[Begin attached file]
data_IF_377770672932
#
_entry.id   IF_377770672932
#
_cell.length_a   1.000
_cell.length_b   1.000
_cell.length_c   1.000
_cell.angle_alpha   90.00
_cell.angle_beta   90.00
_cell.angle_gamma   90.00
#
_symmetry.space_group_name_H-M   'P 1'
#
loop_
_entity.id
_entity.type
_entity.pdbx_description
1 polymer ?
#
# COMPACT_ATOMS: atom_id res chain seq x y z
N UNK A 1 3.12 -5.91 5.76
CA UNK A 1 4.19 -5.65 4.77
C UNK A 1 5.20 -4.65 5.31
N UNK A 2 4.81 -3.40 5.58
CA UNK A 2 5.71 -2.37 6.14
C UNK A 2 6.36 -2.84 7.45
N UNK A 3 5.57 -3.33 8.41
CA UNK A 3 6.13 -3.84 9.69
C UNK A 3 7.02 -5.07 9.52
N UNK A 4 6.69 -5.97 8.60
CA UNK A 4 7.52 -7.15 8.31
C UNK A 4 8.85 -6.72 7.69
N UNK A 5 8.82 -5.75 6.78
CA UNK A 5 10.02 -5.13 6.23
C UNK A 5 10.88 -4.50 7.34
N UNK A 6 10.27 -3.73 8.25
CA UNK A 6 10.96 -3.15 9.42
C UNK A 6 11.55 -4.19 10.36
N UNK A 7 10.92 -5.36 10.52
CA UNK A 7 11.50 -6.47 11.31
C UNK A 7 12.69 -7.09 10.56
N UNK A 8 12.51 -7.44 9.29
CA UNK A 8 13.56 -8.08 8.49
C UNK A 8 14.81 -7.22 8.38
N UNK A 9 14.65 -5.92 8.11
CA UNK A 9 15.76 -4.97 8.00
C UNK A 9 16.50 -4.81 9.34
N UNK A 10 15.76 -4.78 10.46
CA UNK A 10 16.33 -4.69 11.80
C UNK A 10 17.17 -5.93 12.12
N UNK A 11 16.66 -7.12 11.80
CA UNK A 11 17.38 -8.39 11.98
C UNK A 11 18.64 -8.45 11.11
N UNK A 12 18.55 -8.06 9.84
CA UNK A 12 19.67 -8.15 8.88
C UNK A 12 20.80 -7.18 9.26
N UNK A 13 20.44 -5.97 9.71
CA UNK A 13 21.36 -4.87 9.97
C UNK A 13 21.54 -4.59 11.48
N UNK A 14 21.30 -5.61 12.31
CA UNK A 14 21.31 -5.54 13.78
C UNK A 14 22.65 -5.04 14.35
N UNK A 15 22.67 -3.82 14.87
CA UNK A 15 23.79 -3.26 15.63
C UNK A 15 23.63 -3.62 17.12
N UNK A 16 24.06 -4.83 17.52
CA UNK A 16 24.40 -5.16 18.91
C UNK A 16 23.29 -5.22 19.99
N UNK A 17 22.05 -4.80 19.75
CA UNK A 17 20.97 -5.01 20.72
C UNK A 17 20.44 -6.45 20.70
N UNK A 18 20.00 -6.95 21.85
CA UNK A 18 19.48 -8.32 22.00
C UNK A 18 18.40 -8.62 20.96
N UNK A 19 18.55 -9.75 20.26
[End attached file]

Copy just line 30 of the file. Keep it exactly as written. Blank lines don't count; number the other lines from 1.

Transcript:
N UNK A 4 6.69 -5.97 8.60